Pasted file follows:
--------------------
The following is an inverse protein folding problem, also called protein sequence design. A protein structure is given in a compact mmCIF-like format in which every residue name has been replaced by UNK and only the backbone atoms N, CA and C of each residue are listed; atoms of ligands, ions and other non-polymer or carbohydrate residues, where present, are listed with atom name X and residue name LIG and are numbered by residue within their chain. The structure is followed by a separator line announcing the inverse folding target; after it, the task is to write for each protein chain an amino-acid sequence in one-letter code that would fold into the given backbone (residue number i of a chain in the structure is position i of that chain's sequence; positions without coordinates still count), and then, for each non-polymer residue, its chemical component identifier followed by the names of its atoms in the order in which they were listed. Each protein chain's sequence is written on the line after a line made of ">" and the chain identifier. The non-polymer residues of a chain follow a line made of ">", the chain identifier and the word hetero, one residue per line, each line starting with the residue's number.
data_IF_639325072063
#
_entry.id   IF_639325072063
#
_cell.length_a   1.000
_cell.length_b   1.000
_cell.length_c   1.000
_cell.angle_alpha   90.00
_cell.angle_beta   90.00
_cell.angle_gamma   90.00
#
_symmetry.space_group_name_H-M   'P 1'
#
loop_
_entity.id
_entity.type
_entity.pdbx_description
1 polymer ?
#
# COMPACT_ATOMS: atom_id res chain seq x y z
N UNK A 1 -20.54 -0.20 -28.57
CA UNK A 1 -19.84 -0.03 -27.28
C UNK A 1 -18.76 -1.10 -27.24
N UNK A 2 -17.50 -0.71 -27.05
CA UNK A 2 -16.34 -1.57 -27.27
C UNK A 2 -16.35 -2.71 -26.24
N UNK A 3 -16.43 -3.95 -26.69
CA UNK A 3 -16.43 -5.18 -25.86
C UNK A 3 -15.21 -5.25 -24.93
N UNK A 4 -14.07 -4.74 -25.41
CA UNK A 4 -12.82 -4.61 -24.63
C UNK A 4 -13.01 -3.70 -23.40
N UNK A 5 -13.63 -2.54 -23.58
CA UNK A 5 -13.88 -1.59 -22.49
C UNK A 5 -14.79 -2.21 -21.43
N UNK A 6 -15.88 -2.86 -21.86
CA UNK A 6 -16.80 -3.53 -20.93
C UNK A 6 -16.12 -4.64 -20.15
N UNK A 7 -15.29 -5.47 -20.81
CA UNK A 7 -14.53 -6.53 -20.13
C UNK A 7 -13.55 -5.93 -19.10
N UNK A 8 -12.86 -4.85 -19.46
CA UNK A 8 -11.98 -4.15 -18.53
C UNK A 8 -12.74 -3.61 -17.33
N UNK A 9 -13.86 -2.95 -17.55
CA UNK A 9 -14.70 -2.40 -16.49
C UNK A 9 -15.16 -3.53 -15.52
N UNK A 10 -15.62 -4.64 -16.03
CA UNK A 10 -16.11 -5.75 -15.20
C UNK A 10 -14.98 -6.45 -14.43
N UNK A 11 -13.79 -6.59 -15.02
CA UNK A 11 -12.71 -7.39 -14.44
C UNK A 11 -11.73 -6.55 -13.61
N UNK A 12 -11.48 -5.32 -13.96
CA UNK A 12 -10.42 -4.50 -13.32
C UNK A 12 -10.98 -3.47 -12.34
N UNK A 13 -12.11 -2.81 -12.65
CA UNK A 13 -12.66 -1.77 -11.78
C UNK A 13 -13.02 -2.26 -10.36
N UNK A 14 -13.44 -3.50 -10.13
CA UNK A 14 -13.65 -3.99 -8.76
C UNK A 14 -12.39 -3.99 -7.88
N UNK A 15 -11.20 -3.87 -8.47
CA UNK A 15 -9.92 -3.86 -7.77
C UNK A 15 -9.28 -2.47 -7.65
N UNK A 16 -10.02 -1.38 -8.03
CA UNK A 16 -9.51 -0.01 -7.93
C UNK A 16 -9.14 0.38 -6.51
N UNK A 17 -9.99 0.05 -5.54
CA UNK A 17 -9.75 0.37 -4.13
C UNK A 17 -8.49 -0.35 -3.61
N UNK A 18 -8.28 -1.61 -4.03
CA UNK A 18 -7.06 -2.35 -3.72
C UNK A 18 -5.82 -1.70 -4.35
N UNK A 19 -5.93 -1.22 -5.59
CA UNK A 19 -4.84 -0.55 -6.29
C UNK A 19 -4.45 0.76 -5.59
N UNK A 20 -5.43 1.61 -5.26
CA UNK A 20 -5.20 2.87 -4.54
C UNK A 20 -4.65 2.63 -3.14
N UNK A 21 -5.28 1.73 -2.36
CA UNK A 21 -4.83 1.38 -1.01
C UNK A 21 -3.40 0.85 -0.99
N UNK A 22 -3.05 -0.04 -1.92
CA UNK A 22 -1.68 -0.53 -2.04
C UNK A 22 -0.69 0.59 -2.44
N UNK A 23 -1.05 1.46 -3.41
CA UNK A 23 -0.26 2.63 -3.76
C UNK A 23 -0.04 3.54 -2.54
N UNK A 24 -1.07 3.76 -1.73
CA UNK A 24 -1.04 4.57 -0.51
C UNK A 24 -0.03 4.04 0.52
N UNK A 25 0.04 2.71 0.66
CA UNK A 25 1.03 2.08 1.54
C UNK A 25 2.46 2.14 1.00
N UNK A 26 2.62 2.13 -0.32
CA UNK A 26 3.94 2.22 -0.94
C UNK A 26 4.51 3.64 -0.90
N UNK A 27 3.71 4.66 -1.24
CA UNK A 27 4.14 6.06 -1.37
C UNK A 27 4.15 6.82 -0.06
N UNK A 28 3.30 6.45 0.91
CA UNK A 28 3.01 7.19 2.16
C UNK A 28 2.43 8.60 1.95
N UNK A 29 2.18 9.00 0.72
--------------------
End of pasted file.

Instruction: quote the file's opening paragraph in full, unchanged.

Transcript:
The following is an inverse protein folding problem, also called protein sequence design. A protein structure is given in a compact mmCIF-like format in which every residue name has been replaced by UNK and only the backbone atoms N, CA and C of each residue are listed; atoms of ligands, ions and other non-polymer or carbohydrate residues, where present, are listed with atom name X and residue name LIG and are numbered by residue within their chain. The structure is followed by a separator line announcing the inverse folding target; after it, the task is to write for each protein chain an amino-acid sequence in one-letter code that would fold into the given backbone (residue number i of a chain in the structure is position i of that chain's sequence; positions without coordinates still count), and then, for each non-polymer residue, its chemical component identifier followed by the names of its atoms in the order in which they were listed. Each protein chain's sequence is written on the line after a line made of ">" and the chain identifier. The non-polymer residues of a chain follow a line made of ">", the chain identifier and the word hetero, one residue per line, each line starting with the residue's number.